Emigration: Is Home Away From Home Really Home?
HERE at the end of the summer, I have suddenly found myself in a position that I think many young Irish people – specifically in the demographic of teens to thirties – have found themselves in. What position is that, you ask? Well it’s the saddening and slightly worrying position where it is getting more and more difficult to call up a good pal and ask if they’d like meet up that evening for a coffee and catch-up after work, or send them a text wondering if they’d be available at the weekend for a perusal of the latest indie band in the latest trendy bar.
No longer is it so easy to make plans for a birthday party months ahead or even to rely on a friend’s company and comfort when things are at their worst. Not easy at all when suddenly these good pals, these friends that have been there from the beginning of time, are thousands of miles away, gone from our lives but for sun-kissed images on the computer screen and the occasional call where the connection seems to grow worse and worse with each try.
There are so many good things to say about travelling abroad that it would be ridiculous to try to go into them in this small article, beyond perhaps mentioning a couple of words like adventure, culture, growth, sun, freedom, change. But what I will mention here – perhaps to try to explain my own reasons for not joining the rest of my kind on the sandy lands across the seas – is one of the more negative aspects of moving yourself away from everything and everyone you’ve known all your life.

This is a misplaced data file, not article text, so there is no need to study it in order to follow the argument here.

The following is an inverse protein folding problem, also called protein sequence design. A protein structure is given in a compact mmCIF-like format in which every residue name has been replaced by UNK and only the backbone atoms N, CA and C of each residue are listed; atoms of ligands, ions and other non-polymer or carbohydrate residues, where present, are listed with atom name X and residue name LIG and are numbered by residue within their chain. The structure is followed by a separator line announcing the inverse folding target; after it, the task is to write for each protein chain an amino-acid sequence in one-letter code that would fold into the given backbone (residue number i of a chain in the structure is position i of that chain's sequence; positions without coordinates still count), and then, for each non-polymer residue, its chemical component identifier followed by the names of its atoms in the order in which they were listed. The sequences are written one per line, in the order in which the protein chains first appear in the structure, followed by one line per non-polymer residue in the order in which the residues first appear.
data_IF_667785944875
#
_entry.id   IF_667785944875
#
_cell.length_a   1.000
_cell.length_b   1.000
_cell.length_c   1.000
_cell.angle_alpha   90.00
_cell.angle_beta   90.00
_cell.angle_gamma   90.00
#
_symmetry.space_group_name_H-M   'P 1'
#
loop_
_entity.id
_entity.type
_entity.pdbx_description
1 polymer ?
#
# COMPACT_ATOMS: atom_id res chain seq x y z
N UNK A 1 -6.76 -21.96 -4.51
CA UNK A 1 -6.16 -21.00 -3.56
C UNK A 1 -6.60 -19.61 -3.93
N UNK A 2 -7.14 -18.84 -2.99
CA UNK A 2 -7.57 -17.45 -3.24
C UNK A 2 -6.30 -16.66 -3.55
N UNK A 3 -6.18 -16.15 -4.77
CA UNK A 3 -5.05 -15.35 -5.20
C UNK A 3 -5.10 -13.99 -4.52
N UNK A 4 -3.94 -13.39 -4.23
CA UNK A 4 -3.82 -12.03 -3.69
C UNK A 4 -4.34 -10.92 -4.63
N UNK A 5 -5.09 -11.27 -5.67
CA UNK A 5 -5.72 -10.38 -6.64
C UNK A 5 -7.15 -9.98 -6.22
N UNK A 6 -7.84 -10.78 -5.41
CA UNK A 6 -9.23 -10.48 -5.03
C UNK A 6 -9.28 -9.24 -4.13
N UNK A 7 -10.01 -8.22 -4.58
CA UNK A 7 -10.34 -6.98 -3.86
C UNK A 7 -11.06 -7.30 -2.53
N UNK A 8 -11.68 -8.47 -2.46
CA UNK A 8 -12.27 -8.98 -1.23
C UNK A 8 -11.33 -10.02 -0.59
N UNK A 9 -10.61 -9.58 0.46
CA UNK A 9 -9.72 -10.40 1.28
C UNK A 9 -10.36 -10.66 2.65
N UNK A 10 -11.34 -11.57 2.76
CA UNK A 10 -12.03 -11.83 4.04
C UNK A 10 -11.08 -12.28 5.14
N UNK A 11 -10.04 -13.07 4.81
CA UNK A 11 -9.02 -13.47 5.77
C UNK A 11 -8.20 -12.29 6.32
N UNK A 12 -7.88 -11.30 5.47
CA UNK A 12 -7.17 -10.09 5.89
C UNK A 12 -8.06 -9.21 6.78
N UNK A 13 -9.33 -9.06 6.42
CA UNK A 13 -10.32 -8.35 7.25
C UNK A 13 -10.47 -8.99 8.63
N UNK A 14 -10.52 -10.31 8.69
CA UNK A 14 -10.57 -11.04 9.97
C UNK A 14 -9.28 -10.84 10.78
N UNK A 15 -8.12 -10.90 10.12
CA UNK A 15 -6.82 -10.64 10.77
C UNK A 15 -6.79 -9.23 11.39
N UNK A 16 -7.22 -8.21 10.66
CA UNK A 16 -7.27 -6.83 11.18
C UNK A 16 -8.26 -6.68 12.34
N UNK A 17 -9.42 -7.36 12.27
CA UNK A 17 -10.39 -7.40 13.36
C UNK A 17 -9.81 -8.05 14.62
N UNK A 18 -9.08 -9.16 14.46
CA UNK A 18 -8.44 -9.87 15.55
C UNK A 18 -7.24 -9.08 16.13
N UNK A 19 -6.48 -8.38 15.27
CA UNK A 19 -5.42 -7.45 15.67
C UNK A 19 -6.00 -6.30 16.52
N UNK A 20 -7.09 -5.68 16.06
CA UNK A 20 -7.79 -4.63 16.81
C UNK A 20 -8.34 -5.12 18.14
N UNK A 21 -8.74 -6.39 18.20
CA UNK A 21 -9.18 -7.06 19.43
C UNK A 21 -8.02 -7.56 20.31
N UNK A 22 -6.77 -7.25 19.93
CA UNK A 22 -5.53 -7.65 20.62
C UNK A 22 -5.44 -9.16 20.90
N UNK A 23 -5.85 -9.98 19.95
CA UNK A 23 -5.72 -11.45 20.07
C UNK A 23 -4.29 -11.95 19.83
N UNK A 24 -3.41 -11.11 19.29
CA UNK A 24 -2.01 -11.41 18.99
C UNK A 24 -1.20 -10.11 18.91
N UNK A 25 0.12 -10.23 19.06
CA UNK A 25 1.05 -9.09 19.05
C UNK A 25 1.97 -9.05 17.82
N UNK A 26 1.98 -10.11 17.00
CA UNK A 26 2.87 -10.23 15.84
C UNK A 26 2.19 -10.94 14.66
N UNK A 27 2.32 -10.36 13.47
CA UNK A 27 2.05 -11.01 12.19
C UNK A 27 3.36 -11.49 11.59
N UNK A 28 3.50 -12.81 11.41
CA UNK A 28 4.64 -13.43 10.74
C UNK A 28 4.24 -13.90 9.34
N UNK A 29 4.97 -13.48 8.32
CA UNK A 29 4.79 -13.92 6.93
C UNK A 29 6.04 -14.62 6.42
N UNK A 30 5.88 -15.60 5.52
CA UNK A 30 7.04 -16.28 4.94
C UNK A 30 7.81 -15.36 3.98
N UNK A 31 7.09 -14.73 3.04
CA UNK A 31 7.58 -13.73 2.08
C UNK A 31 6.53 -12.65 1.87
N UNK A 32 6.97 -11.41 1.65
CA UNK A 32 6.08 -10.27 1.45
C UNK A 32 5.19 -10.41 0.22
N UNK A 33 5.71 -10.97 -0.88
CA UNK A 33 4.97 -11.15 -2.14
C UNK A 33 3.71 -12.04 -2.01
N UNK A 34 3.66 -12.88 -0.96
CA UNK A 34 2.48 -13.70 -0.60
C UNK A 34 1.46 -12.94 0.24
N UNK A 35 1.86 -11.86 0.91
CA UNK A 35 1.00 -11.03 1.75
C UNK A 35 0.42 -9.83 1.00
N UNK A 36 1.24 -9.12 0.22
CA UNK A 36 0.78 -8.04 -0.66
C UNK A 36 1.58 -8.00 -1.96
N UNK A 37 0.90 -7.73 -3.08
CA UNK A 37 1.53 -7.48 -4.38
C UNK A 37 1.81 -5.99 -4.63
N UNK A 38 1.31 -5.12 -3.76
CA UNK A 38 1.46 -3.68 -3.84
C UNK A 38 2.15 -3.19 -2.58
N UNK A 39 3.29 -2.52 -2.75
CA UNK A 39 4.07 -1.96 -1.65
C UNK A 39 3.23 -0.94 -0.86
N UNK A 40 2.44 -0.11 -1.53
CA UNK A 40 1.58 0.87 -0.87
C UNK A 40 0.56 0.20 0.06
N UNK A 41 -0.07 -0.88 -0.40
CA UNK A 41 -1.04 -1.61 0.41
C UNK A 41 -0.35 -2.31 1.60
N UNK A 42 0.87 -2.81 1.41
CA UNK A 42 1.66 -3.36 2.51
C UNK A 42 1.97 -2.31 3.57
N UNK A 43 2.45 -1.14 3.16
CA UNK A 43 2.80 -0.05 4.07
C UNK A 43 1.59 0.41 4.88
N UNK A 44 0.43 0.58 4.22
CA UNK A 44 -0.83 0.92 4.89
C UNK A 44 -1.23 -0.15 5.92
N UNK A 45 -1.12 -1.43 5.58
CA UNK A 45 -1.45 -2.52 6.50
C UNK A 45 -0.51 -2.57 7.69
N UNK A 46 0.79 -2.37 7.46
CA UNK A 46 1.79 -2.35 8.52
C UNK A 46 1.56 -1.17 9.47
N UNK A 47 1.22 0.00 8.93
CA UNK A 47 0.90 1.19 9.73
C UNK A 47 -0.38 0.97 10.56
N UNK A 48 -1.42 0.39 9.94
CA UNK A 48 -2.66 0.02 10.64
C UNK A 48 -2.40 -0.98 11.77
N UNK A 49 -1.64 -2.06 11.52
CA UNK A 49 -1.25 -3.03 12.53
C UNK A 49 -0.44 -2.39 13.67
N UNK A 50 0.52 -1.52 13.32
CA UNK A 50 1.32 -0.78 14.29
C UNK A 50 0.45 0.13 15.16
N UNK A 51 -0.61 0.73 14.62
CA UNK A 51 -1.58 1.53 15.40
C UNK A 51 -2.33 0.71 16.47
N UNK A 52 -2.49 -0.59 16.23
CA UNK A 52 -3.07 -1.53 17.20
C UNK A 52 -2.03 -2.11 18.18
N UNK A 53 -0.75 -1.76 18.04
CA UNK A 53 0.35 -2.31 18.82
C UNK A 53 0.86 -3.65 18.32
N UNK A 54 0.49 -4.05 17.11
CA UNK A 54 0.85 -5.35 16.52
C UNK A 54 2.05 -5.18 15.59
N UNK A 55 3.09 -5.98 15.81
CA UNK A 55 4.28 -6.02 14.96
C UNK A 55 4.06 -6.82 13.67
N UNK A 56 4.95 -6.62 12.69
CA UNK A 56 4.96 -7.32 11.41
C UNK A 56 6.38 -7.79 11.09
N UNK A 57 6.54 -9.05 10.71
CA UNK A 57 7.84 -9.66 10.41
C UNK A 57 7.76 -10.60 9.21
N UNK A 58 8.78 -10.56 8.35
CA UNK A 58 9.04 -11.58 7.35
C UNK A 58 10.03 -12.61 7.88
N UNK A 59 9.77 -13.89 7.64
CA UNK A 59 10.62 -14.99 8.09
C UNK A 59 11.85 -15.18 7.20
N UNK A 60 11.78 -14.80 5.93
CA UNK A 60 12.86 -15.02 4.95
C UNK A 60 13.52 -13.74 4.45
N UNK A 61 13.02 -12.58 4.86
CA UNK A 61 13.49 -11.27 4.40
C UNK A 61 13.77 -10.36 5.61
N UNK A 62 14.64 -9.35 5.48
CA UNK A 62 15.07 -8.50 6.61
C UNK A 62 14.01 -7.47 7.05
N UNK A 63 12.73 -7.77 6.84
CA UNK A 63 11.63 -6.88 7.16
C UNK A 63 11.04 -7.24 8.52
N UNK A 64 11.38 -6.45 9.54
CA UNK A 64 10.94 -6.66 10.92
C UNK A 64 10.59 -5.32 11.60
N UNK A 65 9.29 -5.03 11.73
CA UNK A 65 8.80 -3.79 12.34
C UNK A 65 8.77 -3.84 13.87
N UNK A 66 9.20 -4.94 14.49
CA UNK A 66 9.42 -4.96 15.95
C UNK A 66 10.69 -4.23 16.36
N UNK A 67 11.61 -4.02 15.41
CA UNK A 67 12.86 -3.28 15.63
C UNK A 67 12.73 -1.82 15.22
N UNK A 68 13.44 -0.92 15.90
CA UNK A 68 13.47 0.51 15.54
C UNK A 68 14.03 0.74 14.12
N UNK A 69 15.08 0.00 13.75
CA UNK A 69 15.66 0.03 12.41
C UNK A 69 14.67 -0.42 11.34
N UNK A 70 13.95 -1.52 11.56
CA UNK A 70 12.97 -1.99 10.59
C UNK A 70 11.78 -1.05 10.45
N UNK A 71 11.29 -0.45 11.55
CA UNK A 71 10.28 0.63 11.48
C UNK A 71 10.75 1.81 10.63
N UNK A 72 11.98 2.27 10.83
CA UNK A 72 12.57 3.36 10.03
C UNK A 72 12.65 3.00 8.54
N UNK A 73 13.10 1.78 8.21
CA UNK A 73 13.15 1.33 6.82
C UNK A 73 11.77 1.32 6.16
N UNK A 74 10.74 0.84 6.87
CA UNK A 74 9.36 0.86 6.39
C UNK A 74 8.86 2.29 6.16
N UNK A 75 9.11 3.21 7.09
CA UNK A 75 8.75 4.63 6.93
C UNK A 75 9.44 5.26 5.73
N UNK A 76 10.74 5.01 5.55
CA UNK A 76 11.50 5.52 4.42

I’ve seen it with my own eyes, in family members and friends who’d travelled away years before in search of some of those words I’ve listed above. But they have in fact, maybe without them really realising it, ended up building lives where they went – relationships, careers, new families. They made it so they can’t really come home again but I think in some small way, they always want to. At least it is what I see on their faces when they come back for those rare, egg-timer visits at the holidays or when they share those hesitant goodbyes with their parents for who knows how long this time.
There’s a realisation there that suddenly home is the thing that has become foreign and the relationships that were developed at the beginning of time have been permanently reduced to pictures in a frame. There are the phone calls where the connection seems to grow worse and worse with each try.
So now, at the end of the summer of 2014, I find myself in a position that I think many young Irish people are in. The position where we have to choose if we should join all the others across the seas and see what adventure awaits us there or if we should stay where we are, with everything and everyone we’ve known all our lives and try to find excitement in that – happiness and a future. We have to decide if home away from home can really be home.
Photos c/o spiegel.de, abc.net.au